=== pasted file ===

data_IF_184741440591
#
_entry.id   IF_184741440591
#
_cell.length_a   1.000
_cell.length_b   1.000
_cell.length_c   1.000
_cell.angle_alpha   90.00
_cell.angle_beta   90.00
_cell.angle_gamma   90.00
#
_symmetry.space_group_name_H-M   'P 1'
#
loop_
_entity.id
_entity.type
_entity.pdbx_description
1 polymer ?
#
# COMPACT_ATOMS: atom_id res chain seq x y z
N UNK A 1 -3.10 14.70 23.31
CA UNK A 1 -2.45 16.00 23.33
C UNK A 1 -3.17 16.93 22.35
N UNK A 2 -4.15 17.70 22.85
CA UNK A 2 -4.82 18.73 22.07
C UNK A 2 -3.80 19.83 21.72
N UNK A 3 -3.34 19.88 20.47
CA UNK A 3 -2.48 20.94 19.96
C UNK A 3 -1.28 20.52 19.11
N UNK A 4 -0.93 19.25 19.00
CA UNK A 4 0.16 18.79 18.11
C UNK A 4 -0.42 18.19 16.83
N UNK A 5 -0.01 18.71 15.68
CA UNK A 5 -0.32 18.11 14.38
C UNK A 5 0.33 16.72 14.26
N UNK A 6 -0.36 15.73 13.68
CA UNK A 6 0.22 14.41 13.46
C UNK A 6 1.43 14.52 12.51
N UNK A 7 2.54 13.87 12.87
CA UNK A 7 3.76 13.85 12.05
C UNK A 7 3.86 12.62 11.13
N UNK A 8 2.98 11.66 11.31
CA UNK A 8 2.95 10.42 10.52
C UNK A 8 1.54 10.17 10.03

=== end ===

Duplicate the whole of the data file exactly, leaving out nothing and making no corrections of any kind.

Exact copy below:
data_IF_184741440591
#
_entry.id   IF_184741440591
#
_cell.length_a   1.000
_cell.length_b   1.000
_cell.length_c   1.000
_cell.angle_alpha   90.00
_cell.angle_beta   90.00
_cell.angle_gamma   90.00
#
_symmetry.space_group_name_H-M   'P 1'
#
loop_
_entity.id
_entity.type
_entity.pdbx_description
1 polymer ?
#
# COMPACT_ATOMS: atom_id res chain seq x y z
N UNK A 1 -3.10 14.70 23.31
CA UNK A 1 -2.45 16.00 23.33
C UNK A 1 -3.17 16.93 22.35
N UNK A 2 -4.15 17.70 22.85
CA UNK A 2 -4.82 18.73 22.07
C UNK A 2 -3.80 19.83 21.72
N UNK A 3 -3.34 19.88 20.47
CA UNK A 3 -2.48 20.94 19.96
C UNK A 3 -1.28 20.52 19.11
N UNK A 4 -0.93 19.25 19.00
CA UNK A 4 0.16 18.79 18.11
C UNK A 4 -0.42 18.19 16.83
N UNK A 5 -0.01 18.71 15.68
CA UNK A 5 -0.32 18.11 14.38
C UNK A 5 0.33 16.72 14.26
N UNK A 6 -0.36 15.73 13.68
CA UNK A 6 0.22 14.41 13.46
C UNK A 6 1.43 14.52 12.51
N UNK A 7 2.54 13.87 12.87
CA UNK A 7 3.76 13.85 12.05
C UNK A 7 3.86 12.62 11.13
N UNK A 8 2.98 11.66 11.31
CA UNK A 8 2.95 10.42 10.52
C UNK A 8 1.54 10.17 10.03